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new internationalist
issue 178 - December 1987


Ameena's dream home

Compared to people living on the wastelands around Lahore, Ameena lives in a dream home. Their houses consist of just four poles supporting an old piece of cloth which acts as a roof. But Ameena's house has two rooms and running water.

Walking along the narrow lane to her house, the smell of urine and the intermittent stench of drains were overwhelming. And there were no street lights to help me avoid the 20-foot-deep holes down to the sewers which gaped open in my path.

[image, unknown] As so often, I was amazed to find that a small door in a wall, with one tiny window beside it, was actually a house. As I approached, a small crowd of women and children peered at me with avid interest, then excitement as my interpreter led me towards the door. We entered the house and I found myself in a small room about three metres square. It was dark, damp and humid, with bare brick walls and a couple of small tables piled high with objects covered neatly with a cloth. I found out later that this was also where the men in the house slept.

To my right was another door, which led through to the main room, about four metres square, where the women and children slept. Here the walls were painted light blue darkened by patches of black mould. There was one tiny window with a dirty flowered rag hangingas a curtain and two beds with covers of the same materiaL Between the beds were two hard-backed chairs, with cushions of a different flowery pattern that clashed loudly with the rest, and behind these was a narrow table also piled high with the family's possessions. Behind the door were two smaller tables where a sewing machine was kept.

There was only a very small space to stand in the middle of the room and the whole place smelt stale and musty - not surprising in two rooms crammed to the brim with 10 people's belongings and just one little window letting in the nauseous smells from the narrow lane outside. The floor was bare and in need of repair and there were ants crawling everywhere - I found them in my clothes and crawling across my face throughout my visit.

One woman was standing waiting to greet me: Ameena. She was wearing a cotton print shalwar kameez, with the long dupatta carelessly draped over her breast. Her hair was long and greying, swept into an endless plait down her back, and she wore an armful of red plastic bangles. So expressionless did she seem at first that I hesitated to approach her - it was only later that she smiled.

We sat in a circle - Ameena, the Interpreter and I - directly under the electric fan which gave some relief from the rising humidity of the city. An older woman (whose presence, I guessed, was necessary for Ameena's confidence) lounged across one of the beds as we talked about Ameena's family, her eight children, her experience of birth control, her abortion, the pressures she felt from her in-laws who lived directly above her. After a while she relaxed and talked quite openly and I was amazed by her willingness to confide in me, a total stranger, a foreigner, who just entered her home and gave hardly any explanation of why I wanted - on tape - the information she so trustingly provided.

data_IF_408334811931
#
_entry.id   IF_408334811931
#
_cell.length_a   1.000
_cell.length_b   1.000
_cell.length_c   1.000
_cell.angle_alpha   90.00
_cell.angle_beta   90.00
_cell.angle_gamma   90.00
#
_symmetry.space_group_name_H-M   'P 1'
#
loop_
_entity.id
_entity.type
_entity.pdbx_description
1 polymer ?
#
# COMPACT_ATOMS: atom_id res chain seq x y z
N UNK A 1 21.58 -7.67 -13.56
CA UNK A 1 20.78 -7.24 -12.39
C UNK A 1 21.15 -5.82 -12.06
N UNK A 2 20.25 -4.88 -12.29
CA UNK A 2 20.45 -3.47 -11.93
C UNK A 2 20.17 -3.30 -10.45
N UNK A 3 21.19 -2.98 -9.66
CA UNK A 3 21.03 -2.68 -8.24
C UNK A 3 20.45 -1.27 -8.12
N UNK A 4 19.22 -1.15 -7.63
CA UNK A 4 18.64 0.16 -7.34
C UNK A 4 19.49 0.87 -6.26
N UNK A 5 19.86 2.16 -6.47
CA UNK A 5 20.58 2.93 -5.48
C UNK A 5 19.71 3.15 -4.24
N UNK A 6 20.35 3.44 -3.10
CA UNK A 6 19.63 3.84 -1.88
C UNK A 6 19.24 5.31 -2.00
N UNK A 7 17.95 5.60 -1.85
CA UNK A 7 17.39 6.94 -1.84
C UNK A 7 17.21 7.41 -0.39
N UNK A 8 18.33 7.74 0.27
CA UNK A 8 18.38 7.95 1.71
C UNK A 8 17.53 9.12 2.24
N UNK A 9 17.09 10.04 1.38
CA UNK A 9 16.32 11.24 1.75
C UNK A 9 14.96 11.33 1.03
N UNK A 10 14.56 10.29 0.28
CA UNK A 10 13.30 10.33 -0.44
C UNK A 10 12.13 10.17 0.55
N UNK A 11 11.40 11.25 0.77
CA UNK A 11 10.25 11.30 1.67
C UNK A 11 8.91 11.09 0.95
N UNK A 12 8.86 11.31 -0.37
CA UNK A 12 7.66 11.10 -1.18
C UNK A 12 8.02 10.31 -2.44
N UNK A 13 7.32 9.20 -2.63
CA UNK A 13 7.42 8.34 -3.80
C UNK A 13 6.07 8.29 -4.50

As we were leaving I took the opportunity to have another look round the room and I noticed, high up on the wall, a large shelf neatly displaying a handsome collection of brass plates, tankards and pots. I stood gazing up at them, feeling puzzled and confused - then melancholy as I wondered why anyone would bother with ornaments like these when they had to be displayed so high as to be practically out of view.

I left Ameena's house feeling discouraged and irritable - that feeling one gets when understanding seems rather distant or unobtainable. I had been pleased with my interview with Ameena. But the brass ornaments had spoiled my feeling of achievement because they made me realize how little I understood.

As I drove home I passed again the wasteland where families live, each under a sheet tied to four poles, their lives scattered and exposed. I stopped the car and looked across the scene: gaunt women in tattered shalwar kameez, carrying pails of water on their heads or crouching down trying to scrub clothes clean; naked children running loose and playing in the dirt; starving dogs roaming from tent to tent. No ornaments; just raw survival. I pictured Ameena sitting in her house with a firm roof above her and firm walls supporting it; a window; running water. And I began to realize, just a little, what two rooms can mean to someone like Ameena, and why her collection of brass was so proudly displayed above the limited space of her family's life.

Maria del Nevo was a member of the NI co-operative who now lives and works in Pakistan.

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New Internationalist issue 178 magazine cover This article is from the December 1987 issue of New Internationalist.
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